About PatientsLikeMe
PatientsLikeMe® (www.patientslikeme.com) is a patient network that improves lives and a real-time research platform that advances medicine. Through the network, patients connect with others who have the same disease or condition and track and share their own experiences. In the process, they generate data about the real-world nature of disease that help researchers, pharmaceutical companies, regulators, providers, and nonprofits develop more effective products, services and care. With more than 350,000 members, PatientsLikeMe is a trusted source for real-world disease information and a clinically robust resource that has published more than 60 peer-reviewed research studies. Visit us at www.patientslikeme.com or follow us via our blog, Twitter or Facebook.

Contact
Margot Carlson Delogne
PatientsLikeMe
mcdelogne@patientslikeme.com
781.492.1039


Talking brain donation with Dr. Deborah Mash

Posted September 1st, 2015 by

Dr. Deborah Mash is a professor of neurology and molecular/cellular pharmacology at the University of Miami School of Medicine. She’s also the director of the university’s Brain Endowment Bank, and she recently spoke with PatientsLikeMe about her research and exactly what goes into donating your brain to science. As she says, “we still know very little about that which makes us uniquely human” – read her Q&A interview below.

What led you to study diseases of the brain? 

The brain is the next biologic frontier. We have learned more about the human brain in the past twenty years than throughout all of human history. And, we still know very little about that which makes us uniquely human – our brain. I was always very interested in the anatomy and the chemistry of the brain and in disease-related Neuroscience. I consider it a privilege to study the human brain in health and disease.

How would you explain the process of brain donation to PatientsLikeMe members who might be new or uncomfortable with the idea of donating this organ to science?

Brain donation is no different than donating other organs after death. Organ and tissue donations can give life or sight to another person. Transplanted tissues are used in surgeries to repair damaged bones and joints. And these donated tissues are also important for research studies to advance best practices that are used by doctors. The gift of a brain donation supports research studies that will bring about new treatments, better diagnosis and ultimately cures for disorders of the human brain like Alzheimer’s disease, Autism, ALS, schizophrenia and depression, drug and alcohol addiction, bipolar disorder, and multiple sclerosis to name a few.

A brain donation does not interfere or delay a family’s plans for the funeral, burial or cremation. There is no cost to the family to make this final gift.

What brain bank research would you most like to share with the PatientsLikeMe community? Our ALS, MS, Parkinson’s and mental health members might be interested to hear about brain bank research for their conditions.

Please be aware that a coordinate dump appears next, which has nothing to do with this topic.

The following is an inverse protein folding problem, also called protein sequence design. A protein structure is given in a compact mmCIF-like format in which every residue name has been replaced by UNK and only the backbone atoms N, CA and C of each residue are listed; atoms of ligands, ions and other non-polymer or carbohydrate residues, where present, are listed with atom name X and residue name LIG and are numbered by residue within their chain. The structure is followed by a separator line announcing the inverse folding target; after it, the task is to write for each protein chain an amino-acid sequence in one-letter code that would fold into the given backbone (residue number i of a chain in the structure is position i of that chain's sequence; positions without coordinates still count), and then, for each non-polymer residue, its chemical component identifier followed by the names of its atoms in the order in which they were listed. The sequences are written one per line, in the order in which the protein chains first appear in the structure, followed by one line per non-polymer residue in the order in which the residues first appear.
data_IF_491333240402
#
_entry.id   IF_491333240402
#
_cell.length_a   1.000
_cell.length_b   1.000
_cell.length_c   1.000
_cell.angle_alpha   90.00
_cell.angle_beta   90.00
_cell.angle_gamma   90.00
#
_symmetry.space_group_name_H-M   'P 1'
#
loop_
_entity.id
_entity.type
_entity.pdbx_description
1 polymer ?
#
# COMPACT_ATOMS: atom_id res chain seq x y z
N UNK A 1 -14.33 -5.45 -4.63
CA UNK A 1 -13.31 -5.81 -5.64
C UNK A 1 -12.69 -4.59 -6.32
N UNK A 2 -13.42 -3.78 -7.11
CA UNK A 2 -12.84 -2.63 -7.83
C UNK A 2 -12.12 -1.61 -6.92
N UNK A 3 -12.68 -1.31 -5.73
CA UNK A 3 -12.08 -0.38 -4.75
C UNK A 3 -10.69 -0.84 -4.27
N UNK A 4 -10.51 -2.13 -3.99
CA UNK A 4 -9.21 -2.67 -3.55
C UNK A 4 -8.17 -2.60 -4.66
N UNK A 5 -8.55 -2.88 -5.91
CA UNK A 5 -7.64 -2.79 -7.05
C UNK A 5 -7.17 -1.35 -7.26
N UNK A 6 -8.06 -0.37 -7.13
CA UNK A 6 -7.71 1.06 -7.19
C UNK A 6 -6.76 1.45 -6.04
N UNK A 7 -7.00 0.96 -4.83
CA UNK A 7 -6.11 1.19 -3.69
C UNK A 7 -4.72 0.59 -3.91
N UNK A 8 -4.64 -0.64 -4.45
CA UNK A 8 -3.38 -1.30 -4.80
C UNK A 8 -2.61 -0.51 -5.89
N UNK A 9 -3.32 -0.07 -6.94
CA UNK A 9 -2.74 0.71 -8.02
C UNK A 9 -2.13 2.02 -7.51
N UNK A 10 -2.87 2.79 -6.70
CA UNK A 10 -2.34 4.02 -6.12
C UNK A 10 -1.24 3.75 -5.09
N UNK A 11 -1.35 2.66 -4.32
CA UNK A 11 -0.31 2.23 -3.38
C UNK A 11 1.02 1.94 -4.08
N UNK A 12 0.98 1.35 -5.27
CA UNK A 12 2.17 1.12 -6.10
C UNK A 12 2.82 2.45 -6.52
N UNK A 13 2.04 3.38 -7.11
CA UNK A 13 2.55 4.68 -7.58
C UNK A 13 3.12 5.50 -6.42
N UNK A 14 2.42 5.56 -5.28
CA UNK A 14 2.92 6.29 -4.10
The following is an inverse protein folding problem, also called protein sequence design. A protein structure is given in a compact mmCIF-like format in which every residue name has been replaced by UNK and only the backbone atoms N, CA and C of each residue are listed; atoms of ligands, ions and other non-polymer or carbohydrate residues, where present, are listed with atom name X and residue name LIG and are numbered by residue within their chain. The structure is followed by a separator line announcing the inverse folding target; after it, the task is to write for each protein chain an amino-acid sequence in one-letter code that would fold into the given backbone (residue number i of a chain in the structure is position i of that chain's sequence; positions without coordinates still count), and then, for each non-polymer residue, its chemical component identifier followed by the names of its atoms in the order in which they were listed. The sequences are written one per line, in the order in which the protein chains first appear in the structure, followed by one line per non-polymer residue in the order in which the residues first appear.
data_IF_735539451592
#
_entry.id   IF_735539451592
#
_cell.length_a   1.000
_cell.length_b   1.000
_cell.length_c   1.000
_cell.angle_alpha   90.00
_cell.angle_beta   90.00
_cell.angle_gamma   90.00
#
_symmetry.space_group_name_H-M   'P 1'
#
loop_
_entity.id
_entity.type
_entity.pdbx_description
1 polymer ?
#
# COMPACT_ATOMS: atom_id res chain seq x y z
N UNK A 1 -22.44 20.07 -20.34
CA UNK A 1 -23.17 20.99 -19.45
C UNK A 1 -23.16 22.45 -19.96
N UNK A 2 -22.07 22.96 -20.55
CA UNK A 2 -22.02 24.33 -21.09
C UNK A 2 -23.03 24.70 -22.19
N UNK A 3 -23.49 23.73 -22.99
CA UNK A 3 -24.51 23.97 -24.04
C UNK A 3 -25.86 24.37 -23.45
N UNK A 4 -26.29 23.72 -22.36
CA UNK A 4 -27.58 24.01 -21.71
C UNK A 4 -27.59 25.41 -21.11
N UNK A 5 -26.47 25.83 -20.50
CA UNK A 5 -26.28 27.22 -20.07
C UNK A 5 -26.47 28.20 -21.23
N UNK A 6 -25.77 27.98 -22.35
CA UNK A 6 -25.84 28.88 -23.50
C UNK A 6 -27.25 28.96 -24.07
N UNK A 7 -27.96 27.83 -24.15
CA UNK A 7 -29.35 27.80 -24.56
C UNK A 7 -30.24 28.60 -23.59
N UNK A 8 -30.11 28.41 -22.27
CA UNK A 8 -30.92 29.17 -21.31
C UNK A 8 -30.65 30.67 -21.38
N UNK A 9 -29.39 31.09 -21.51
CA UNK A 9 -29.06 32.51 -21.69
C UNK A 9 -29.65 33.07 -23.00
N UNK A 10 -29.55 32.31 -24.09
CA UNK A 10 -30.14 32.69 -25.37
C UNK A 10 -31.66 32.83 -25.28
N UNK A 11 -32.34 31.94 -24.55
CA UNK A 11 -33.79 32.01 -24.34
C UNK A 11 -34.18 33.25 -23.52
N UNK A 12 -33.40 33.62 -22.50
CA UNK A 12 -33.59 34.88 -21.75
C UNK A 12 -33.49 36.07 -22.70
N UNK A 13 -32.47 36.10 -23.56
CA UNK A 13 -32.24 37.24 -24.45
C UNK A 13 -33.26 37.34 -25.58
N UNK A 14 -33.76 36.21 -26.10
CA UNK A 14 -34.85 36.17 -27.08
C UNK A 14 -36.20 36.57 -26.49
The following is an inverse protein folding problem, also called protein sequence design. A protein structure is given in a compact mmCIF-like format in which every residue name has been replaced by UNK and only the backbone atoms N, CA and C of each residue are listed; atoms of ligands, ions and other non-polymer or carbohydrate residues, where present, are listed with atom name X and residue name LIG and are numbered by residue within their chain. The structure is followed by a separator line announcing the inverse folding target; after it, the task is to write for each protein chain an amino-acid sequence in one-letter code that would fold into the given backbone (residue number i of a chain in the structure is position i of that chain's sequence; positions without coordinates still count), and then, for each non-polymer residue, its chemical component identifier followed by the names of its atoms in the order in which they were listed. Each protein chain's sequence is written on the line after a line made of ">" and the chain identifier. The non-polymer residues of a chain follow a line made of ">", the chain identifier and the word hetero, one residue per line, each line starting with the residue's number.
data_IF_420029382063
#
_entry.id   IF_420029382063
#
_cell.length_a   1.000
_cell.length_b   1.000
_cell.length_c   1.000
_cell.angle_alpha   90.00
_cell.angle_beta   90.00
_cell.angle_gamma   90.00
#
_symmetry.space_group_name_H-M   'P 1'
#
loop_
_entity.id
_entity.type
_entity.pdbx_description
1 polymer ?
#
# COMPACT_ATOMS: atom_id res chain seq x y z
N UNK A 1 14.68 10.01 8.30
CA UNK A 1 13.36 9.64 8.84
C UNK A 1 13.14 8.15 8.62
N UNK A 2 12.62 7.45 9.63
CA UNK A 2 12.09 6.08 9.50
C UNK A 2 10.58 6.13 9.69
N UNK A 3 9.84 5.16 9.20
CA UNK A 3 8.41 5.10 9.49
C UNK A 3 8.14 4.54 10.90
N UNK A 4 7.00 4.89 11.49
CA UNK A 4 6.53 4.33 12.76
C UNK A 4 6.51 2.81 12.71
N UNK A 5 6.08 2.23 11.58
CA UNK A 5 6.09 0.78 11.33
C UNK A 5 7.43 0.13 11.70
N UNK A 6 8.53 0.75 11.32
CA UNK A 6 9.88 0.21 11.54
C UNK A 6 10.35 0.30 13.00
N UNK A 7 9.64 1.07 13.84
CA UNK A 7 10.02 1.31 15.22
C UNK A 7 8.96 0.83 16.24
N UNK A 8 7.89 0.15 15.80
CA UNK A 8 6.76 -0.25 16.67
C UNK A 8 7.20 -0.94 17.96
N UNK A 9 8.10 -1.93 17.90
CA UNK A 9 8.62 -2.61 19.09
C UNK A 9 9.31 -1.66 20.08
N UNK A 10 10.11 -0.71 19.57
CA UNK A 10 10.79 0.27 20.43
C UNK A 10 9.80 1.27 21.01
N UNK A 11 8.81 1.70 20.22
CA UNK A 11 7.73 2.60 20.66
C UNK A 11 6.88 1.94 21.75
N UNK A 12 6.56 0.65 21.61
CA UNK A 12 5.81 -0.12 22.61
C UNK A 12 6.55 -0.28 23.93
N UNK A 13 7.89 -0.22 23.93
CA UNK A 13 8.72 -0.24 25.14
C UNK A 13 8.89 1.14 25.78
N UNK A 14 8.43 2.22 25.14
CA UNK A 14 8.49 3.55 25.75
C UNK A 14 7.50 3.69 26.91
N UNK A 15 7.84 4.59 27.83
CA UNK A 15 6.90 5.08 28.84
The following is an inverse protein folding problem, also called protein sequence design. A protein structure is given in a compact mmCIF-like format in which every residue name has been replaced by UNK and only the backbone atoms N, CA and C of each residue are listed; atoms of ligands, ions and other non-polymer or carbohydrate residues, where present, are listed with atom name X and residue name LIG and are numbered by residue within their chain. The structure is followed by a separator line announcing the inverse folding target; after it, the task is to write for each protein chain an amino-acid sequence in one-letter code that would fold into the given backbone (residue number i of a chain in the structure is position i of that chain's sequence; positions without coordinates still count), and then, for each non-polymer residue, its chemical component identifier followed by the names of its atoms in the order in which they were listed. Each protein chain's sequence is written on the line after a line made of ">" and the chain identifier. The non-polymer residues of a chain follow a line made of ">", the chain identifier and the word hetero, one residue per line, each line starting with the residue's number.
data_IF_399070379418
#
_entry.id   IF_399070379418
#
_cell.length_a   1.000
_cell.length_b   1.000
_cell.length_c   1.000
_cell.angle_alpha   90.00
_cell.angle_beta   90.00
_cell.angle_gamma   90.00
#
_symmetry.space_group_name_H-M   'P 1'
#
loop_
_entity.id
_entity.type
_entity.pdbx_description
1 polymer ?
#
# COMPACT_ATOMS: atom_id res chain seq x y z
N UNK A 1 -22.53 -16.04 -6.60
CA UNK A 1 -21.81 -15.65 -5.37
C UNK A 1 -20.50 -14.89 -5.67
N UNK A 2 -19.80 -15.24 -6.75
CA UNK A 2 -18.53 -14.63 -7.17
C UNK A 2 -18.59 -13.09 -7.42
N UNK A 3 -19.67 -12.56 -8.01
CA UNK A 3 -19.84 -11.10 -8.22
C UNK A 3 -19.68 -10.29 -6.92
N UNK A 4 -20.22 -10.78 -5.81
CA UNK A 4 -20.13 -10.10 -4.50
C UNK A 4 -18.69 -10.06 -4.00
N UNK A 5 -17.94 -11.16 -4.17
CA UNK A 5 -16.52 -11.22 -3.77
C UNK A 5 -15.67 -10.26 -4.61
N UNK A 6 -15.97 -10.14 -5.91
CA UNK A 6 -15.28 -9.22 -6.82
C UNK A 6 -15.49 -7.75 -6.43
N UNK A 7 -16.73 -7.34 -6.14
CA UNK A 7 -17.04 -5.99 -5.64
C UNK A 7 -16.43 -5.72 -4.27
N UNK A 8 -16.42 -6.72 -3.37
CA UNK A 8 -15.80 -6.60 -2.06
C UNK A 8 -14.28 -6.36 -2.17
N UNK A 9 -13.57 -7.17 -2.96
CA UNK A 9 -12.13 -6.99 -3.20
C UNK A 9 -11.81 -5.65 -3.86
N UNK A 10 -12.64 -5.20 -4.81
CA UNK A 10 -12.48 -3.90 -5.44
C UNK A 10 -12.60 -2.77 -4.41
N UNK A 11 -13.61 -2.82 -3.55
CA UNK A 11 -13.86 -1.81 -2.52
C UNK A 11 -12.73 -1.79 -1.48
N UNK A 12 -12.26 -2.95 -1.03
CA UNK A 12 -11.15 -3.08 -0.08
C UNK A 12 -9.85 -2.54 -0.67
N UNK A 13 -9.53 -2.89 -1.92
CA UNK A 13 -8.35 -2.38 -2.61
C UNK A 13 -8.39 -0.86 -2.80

Studies of the human brain have led to seminal discoveries including the loss of dopamine neurons in Parkinson’s disease and the association of beta amyloid with Alzheimer’s disease. Without examining the human brain after death, these discoveries could not have happened. Medications for Parkinson’s disease were advanced because scientists identified the loss of dopamine that causes many of the symptoms.

We have new technology that provides an unprecedented opportunity to rapidly examine large-scale gene expression of human brain for the first time. This powerful approach can facilitate understanding the molecular pathogenesis of Amyotrophic lateral sclerosis (ALS), a disease that is usually fatal in five years. Motor neurons in ALS undergo degeneration, causing secondary muscle atrophy and weakness. Studies of ALS in human brain are beginning to identify multiple processes involved in the pathogenesis of ALS.

We have yet to fully understand the progression of multiple sclerosis (MS).

This disease is different for everyone who has it. The symptoms it causes and when they flare up is different not only between people but also throughout one person’s life. This makes the diagnosis difficult and complicates treatment. The science behind MS is slowed because there are too few brains donated for research. We get many more requests for well-characterized MS cases and too few brain specimens are available to support the research. This lack of donated brains from MS patients is a barrier for MS research.

Examining the brain after death is important to understand how well experimental treatments are working in clinical trials to see if the drug did what it was supposed to do. An autopsy follow-up on 13 patients from a recent Alzheimer’s drug trial showed that although the drug had cleared the beta amyloid protein, it hadn’t changed the course of the disease — an incredibly important observation needed to advance the direction of Alzheimer’s disease research. The same is true for anyone who participates in clinical trials for any brain disorder.